At 8Trees Inc. we use ecological knowledge and applications to avoid, minimize, and repair ecological damage in unique and practical ways.
The field of restoration ecology is relatively new in the scientific community. The concept was developed in the 1930s by Aldo Leopold when he directed conservation workers in the replanting of tallgrass prairie species on an overused piece of farmland. The land was later acquired by the University of Wisconsin-Madison, and is known today as Curtis Prairie. Leopold's work was committed to the restoration of the plant an animal communities native to the area, and it helped to reveal a better understanding of the relationship between humans and the natural landscape. Much knowledge was gained from these initial projects that informed future ecological research and experimental design.
Today, restoration ecology is a synthesis of basic and applied ecology, conservation biology, landscape ecology, the social sciences and economics!
To learn more about ecological restoration and current projects across the world, please visit the the Society for Ecological Restoration (SER) website.
Restoration must be considered and incorporated into all development planning to work towards a sustainable human-altered landscape. We need to think about our natural environment as place we are a part of, and therefore conserving and restoring ecosystem function must be the goal of any planning and landscape changes.
When animals depend on their environment at critical life stages such as breeding, offspring development, and overwintering, that environment must remain functional for long enough time frames to support their survival. Functional habitat is often considered "high-quality" whereas non-functional habitat is "low-quality".
An ecological trap is a low-quality habitat that is preferred over high-quality habitat because of its attractiveness at certain times of the year.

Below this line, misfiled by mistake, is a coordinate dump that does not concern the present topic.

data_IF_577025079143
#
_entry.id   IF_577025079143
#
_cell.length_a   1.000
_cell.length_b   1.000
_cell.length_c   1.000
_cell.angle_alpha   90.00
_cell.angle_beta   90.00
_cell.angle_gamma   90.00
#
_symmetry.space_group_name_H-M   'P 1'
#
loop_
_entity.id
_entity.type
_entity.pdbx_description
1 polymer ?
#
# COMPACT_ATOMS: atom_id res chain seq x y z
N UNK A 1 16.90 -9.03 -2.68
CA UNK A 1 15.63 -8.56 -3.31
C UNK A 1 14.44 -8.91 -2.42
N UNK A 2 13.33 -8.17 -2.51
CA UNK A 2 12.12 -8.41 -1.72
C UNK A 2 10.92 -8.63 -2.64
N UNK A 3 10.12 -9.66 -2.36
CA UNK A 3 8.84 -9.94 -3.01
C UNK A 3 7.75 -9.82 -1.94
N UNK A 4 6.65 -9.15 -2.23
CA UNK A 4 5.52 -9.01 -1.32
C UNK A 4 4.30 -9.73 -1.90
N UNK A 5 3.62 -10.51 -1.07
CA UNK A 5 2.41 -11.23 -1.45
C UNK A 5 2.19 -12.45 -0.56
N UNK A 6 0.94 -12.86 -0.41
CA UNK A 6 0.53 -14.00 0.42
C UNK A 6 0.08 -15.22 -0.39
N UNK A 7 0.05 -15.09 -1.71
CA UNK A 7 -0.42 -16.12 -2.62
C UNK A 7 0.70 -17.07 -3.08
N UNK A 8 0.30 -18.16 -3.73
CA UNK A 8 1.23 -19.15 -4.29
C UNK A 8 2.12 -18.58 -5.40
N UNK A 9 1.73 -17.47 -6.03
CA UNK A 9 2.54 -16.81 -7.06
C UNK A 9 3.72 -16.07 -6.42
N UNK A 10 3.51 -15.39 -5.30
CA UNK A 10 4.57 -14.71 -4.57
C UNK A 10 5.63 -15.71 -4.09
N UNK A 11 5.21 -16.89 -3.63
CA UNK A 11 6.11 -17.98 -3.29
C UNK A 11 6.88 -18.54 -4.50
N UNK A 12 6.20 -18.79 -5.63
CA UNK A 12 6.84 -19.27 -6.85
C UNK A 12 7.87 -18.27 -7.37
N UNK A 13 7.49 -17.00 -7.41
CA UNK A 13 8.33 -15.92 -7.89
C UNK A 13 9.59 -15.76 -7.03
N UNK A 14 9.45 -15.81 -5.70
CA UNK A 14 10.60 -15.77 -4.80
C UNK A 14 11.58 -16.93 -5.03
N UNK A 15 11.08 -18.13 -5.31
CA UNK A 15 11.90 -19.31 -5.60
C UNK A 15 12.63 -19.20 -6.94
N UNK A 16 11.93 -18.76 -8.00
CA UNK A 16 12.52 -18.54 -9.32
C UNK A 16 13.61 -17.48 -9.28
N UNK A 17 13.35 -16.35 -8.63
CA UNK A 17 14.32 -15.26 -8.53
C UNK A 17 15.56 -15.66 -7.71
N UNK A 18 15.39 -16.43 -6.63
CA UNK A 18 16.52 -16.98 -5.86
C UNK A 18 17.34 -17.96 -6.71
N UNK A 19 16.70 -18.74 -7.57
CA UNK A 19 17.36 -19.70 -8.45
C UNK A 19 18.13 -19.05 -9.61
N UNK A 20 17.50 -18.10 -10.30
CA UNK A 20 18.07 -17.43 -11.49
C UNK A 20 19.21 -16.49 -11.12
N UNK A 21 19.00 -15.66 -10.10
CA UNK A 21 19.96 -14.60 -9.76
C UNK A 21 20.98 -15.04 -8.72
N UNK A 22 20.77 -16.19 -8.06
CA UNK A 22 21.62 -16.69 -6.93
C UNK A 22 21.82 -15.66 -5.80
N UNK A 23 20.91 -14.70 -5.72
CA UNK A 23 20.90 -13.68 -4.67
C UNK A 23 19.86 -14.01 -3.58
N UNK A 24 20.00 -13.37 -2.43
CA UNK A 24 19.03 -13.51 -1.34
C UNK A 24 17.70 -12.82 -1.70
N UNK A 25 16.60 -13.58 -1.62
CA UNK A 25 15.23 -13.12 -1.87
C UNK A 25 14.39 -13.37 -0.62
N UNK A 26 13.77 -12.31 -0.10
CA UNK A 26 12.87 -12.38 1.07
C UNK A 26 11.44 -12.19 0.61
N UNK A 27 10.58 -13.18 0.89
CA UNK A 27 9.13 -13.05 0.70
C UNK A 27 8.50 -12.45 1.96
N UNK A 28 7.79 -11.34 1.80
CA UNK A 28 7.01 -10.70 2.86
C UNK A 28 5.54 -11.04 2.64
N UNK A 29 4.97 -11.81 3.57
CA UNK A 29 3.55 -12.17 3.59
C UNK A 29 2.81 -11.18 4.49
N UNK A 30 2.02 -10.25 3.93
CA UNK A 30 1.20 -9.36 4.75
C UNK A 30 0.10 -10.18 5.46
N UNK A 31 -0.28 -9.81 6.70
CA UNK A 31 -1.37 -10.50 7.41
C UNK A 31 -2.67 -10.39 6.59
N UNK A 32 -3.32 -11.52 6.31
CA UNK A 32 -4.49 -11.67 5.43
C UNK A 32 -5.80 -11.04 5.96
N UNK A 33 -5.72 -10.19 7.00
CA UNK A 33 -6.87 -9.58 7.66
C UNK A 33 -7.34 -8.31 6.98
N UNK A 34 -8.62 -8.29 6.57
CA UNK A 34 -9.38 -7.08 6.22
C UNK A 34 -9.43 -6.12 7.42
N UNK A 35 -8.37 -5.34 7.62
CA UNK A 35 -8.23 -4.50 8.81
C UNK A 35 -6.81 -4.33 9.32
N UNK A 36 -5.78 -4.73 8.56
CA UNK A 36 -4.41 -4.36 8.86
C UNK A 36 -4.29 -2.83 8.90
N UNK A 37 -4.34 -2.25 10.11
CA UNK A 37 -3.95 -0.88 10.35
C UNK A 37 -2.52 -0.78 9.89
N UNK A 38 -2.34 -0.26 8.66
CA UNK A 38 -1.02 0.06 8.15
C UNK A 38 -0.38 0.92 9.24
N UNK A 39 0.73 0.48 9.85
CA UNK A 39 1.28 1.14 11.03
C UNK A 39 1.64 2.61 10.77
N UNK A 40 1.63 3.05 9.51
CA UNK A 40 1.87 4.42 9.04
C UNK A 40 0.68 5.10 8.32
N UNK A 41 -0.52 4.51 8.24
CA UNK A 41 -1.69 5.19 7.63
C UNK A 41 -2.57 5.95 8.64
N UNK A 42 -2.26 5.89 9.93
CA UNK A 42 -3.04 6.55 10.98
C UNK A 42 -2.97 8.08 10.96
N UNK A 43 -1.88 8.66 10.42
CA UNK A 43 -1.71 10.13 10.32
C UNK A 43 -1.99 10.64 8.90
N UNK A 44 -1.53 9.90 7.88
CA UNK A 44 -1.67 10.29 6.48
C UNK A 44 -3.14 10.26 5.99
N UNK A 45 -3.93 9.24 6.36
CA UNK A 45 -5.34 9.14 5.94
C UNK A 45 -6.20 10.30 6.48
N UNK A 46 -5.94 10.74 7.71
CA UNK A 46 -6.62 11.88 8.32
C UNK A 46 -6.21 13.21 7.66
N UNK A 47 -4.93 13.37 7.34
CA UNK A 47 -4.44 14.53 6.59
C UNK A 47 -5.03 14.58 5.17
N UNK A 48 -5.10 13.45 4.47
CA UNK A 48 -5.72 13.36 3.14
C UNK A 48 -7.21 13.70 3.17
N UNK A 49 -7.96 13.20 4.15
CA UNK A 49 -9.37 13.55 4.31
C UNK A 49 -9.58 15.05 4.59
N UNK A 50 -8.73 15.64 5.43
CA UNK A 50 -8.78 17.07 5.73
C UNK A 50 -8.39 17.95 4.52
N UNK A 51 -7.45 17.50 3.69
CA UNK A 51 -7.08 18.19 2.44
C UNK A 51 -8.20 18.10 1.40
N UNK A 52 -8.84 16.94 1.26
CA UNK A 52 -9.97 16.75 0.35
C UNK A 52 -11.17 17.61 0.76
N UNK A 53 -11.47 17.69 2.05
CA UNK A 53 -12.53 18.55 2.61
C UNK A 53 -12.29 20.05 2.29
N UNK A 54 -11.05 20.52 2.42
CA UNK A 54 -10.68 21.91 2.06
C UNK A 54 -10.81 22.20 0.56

For example, a degraded wetland impacted by drains and historical farming activities might appear to be functional in the spring when the water table is naturally high due to snow melt and seasonal rainfall. These conditions may leave pools of standing water within the wetland, which are attractive to amphibians to use for breeding. Amphibians lay eggs in water, and their larvae must grow and develop quickly to reach metamorphosis before the pools dry up in the summer. A degraded wetland might not hold these seasonal pools long enough for amphibian larval development, reducing the offspring survival rates. This degraded wetland would be an ecological trap for the amphibians using these seasonal pools to breed, and may impact multiple species!
The best solution for ecological traps is restoration!
By restoring the function of the environment, whether it is using dams to help stabilize the hydrology, creating ponds or low points to help the wetland attenuate storm events, removing invasive species and adding/planting native species or adding mulch to help enhance the organic layer of the soil, these actions can help an ecosystem get on the right track to recover naturally from past impacts.
The Wainfleet Bog is the largest remaining bog ecosystem in southwestern Ontario, and is home to several species-at-risk. Ongoing drainage and past peat mining of the central dome has created a degraded ecosystem, where the wetland can no longer hold enough water without the help of people or beavers damming up the ditches within and around the site. The dynamic hydrology of the bog has been shown to greatly impact survival of overwintering reptiles within the site (Yagi et al, 2020). We are currently working with land owners to help restore the hydrological function of the Wainfleet bog.
Environmental Impact Studies (EISs) are a huge amount of work, especially when it comes to collecting baseline data. However, the most valuable part of an EIS is the analysis of impacts, and alternate development designs according to plans for mitigation and restoration. Restoration should always be part of development planning!